“Rep. Tim Ryan (D-OH), a candidate who has gained no traction, summed up the critique about an hour into the debate. “In this discussion already tonight, we’ve talked about taking private health insurance away from union members in the industrial Midwest, we’ve talked about decriminalizing the border, and we’ve talked about giving free health care to undocumented workers when so many Americans are struggling to pay for their health care,” Ryan said. “I quite frankly don’t think that is an agenda that we can move forward on and win.” – Andrew Prokop at Vox.

“Ten Democratic candidates struggled to overcome an abysmal debate format and moderators bent on forcing them to address right-wing talking points and attack each other. Some managed to rise nonetheless. Others continued to spur only questions about why, exactly, they were on stage to begin with. Once again, the winners were the progressive policies shaping the race and, by extension, the two candidates who have championed and driven those policies into the national debate…” – Laura Clawson at Daily Kos.

Number of words spoken by candidates participating in night one of the second Democratic debate, as of 10:44 p.m. Tuesday. – Annette Choi and Erin Doherty at FiveThirtyEight.

Elizabeth Warren 2,805
Pete Buttigieg 2,651
Bernie Sanders 2,642
Amy Klobuchar 2,043
Beto O’Rourke 1,930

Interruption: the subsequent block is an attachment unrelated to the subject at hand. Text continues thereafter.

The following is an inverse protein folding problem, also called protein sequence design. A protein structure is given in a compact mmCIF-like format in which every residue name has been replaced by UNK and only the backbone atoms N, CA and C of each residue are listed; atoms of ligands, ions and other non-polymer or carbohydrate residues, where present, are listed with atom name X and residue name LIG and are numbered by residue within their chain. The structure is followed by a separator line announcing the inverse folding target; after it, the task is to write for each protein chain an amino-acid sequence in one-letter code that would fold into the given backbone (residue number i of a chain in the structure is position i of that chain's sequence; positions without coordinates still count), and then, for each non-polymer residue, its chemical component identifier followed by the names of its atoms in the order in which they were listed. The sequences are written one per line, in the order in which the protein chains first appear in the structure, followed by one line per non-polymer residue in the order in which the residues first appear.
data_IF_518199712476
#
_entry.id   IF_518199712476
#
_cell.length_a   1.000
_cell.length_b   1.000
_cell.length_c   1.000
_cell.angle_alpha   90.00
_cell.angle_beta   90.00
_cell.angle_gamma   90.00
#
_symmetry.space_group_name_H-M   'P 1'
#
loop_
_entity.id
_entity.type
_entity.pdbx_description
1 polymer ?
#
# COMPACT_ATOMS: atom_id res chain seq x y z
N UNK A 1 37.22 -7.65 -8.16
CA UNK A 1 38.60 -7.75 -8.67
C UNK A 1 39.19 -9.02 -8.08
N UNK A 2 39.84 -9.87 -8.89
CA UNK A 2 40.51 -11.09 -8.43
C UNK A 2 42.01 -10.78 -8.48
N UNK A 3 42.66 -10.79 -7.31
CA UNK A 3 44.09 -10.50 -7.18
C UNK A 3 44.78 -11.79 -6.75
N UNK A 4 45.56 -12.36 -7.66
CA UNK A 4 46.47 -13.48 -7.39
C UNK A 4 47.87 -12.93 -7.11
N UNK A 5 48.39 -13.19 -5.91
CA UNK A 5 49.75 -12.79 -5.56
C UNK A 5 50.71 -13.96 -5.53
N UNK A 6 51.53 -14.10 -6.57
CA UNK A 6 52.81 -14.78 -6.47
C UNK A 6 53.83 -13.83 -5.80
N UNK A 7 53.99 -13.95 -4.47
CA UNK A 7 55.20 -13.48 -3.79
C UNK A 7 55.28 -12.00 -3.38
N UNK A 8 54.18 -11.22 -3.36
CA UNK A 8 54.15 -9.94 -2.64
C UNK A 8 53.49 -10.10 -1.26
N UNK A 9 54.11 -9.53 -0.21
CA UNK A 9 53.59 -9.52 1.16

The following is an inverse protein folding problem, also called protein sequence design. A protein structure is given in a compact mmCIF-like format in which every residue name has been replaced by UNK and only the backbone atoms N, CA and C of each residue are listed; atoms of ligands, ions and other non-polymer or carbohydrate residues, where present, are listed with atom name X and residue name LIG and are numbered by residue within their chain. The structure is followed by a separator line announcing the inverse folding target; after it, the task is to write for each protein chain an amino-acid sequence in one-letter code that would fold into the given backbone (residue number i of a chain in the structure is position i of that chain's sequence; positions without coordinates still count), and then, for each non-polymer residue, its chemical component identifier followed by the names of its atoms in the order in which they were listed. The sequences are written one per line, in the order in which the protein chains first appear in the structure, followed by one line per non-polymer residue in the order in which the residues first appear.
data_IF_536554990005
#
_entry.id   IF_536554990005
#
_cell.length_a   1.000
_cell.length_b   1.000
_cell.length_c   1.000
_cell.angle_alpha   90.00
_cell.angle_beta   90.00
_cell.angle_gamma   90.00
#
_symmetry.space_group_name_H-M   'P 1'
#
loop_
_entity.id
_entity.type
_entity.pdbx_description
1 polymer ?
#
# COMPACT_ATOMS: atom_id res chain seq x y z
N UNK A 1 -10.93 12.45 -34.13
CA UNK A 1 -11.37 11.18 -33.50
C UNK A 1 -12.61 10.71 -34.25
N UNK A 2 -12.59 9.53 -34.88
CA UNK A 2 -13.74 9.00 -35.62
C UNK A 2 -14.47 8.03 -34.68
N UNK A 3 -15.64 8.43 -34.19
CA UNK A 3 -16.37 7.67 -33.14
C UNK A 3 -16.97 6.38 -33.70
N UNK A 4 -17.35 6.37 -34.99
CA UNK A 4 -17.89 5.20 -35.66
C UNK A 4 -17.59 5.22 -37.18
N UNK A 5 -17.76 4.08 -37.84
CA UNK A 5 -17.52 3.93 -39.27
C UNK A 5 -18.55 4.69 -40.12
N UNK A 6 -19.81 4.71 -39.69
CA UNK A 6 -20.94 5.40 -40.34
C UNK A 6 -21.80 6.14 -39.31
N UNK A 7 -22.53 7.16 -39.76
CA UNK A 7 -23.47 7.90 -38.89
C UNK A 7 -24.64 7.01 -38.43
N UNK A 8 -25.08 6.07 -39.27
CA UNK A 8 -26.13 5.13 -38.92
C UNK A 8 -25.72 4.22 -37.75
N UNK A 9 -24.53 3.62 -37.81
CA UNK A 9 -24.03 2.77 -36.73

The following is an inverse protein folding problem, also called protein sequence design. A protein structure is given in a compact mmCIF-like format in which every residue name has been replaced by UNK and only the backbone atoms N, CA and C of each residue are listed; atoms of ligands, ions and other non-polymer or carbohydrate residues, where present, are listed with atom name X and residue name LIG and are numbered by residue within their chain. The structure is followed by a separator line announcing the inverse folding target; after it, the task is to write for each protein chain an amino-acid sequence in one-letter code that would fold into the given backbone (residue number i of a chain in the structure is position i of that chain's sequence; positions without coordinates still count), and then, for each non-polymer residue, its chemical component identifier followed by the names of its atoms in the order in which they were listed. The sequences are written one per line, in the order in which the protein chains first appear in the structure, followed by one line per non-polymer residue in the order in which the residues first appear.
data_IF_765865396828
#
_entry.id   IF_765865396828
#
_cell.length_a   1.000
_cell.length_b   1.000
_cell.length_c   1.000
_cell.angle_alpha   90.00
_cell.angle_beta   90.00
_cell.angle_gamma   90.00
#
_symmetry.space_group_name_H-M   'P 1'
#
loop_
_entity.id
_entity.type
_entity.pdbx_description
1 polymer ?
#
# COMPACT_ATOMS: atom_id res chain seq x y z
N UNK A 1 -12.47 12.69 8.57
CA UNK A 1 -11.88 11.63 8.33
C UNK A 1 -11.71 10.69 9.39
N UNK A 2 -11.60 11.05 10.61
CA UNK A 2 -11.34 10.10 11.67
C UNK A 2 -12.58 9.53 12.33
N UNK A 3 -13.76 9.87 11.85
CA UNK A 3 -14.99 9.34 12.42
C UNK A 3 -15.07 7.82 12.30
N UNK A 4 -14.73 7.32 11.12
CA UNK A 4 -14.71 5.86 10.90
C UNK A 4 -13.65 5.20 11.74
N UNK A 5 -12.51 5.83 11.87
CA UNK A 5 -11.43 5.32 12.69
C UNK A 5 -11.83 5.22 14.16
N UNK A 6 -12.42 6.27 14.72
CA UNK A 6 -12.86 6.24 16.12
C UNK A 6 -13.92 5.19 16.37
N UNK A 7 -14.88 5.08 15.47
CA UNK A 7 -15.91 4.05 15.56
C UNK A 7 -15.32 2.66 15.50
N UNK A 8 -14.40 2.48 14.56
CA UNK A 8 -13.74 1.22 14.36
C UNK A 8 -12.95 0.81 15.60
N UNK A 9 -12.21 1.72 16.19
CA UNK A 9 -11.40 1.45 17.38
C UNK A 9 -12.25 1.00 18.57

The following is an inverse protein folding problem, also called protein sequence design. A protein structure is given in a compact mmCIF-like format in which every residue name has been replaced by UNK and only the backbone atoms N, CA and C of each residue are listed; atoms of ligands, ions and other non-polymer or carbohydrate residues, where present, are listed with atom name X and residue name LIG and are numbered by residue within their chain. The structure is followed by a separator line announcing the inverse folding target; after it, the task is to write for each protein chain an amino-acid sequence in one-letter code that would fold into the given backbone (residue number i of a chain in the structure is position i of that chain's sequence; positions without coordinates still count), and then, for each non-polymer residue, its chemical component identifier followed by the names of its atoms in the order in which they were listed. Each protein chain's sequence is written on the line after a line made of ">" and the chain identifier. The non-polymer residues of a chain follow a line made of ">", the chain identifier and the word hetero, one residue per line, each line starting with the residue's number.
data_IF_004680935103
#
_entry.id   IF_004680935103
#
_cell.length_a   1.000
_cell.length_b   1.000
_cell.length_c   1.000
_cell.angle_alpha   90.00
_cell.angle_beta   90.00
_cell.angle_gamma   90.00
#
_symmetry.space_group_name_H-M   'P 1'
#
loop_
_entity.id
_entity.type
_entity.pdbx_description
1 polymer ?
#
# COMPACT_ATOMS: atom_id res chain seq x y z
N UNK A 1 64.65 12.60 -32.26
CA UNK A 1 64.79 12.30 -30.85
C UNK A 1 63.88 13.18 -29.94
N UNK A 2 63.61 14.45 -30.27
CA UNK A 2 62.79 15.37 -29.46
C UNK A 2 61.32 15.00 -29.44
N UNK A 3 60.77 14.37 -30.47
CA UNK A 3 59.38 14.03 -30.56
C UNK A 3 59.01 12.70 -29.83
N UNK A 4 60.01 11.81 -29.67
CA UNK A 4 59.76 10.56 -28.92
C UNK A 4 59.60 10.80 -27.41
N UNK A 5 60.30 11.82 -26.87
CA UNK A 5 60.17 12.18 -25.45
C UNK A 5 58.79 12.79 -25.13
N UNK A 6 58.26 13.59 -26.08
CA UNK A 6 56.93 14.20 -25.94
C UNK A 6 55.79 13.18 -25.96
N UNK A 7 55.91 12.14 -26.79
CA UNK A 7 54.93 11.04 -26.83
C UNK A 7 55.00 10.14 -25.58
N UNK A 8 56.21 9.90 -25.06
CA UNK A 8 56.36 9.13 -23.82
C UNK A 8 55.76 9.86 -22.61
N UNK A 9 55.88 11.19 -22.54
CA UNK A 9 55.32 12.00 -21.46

John Delaney 1,815
Steve Bullock 1,804
Tim Ryan 1,770
Marianne Williamson 1,637
John Hickenlooper 1,570

Excludes words spoken in Spanish


“My overall take on the Tuesday scrum was that Bernie and Liz maintained their hold on the party’s divided left and did well enough to stay in second and third (or third and second) positions in the national polls. I also thought Pete Buttigieg found a way to speak to viewers that was no longer in the brightest-kid-in-the-class mode, into which he fell too often during the first set of debates…” – Harold Meyerson at The American Prospect.

“Democrats would do well to act like a sports team, watch the film of this encounter and consider how well Medicare-for-all would hold up on the 2020 battlefield. Tuesday’s test should be sobering.” – E. J. Dionne, Jr. at The Washington Post.

“Besides a few passing mentions to families struggling to pay their bills, Democrats didn’t talk about what they would do to raise people’s wages and incomes. After health care, which got nearly 30 minutes of airtime during the debate, the No. 1 concern Midwestern voters have is about their paychecks.” – Alexia Fernandez Campbell at Vox.

“The fact that Democrats are having this debate at all, however, shows that they recognize the deeper stakes of the 2020 election. Presidential elections are about policy and partisanship and ideology, certainly, but they’re also a test of where America stands. In a time of intense anxiety and fracture, when many Americans in both parties fear that the country is veering away from its fundamental values, Democratic presidential candidates have to offer a vision for how to remedy the country’s broken soul. Otherwise, they may find themselves sitting alone in a hotel room on November 4, surrounded by their stacks of plans with nowhere to go.” – Emma Green at The Atlantic.